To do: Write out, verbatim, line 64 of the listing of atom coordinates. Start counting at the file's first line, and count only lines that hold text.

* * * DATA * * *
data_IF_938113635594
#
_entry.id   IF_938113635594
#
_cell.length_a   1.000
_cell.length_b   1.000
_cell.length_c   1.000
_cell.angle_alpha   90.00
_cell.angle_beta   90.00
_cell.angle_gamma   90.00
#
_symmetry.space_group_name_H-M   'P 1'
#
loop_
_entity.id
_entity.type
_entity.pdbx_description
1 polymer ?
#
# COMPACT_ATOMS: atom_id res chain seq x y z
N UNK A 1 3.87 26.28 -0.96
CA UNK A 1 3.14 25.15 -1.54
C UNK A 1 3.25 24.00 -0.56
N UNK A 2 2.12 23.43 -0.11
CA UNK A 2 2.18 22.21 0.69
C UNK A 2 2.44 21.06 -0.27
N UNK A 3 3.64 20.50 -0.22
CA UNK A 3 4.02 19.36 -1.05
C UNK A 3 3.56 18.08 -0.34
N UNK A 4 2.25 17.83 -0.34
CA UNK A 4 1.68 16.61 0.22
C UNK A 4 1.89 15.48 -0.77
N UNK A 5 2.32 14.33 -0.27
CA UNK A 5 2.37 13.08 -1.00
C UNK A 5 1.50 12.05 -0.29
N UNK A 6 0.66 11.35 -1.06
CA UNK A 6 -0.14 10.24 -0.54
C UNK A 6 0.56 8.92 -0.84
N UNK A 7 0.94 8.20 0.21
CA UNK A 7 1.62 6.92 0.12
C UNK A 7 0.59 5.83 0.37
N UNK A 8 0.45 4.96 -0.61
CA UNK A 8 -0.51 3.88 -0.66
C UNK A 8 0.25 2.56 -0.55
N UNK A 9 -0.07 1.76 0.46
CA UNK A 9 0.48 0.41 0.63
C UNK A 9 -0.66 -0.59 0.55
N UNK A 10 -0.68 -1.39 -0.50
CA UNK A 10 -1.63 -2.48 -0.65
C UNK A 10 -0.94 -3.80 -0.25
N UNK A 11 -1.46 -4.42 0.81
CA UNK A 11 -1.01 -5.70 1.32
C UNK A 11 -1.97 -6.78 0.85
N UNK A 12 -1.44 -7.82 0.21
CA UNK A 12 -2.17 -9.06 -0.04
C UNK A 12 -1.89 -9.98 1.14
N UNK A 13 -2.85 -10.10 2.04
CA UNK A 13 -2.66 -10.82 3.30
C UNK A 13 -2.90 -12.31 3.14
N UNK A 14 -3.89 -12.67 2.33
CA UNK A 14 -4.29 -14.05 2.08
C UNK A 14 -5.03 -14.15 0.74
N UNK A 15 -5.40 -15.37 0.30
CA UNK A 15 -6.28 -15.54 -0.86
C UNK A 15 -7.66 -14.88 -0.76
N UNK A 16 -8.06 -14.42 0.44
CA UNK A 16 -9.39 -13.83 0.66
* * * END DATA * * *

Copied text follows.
CA UNK A 15 -6.28 -15.54 -0.86